I’d often seen before
That sheaf of corn hung from the bough –
Strange in a wood a sheaf of corn
Though by the winds half torn
And thrashed by rain to empty straw.
And then to-day I saw
A small pink twitching snout
And eyes like black beads sewn in fur
Peep from a hole in doubt,
And heard on dry leaves go tat-tat
The stiff tail of the other rat.
And now as the short day grows dim
And here and there farms in the dark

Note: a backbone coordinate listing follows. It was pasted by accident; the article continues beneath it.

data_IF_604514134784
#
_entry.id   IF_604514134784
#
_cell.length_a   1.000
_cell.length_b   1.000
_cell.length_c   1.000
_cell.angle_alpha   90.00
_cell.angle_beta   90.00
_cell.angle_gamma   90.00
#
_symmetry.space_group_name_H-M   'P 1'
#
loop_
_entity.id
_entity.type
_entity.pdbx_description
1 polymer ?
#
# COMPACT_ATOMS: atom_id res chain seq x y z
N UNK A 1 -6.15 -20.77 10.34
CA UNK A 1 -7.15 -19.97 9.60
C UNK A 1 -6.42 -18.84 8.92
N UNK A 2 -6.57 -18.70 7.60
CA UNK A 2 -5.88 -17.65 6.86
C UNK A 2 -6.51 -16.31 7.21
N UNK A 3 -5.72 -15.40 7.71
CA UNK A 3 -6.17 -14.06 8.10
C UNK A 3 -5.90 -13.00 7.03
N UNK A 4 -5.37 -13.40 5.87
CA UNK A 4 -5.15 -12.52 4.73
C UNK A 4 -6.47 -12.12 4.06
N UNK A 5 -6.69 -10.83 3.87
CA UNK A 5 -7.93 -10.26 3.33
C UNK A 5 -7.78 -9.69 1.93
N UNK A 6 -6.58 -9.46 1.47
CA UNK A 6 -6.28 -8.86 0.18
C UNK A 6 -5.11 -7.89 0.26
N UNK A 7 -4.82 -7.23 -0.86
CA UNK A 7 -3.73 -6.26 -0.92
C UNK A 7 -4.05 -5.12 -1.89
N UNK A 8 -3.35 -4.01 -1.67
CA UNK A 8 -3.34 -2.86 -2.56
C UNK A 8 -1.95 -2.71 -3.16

Turn to a spark,
I on my stumbling way think how
With indistinguishable limb
And tight tail round each other’s head
They’ll make tonight one ball in bed,
Those long-tailed lovers who have come
To share the pheasants’ harvest-home.
Many of Andrew Young’s best poems work, as here, by a sudden shift of perception, an epiphany of the commonplace that goes beyond mere trickery to achieve a kind of grace in all senses of the word. Despite certain personal reservations about rats, I have to love the tenderness of the last two lines!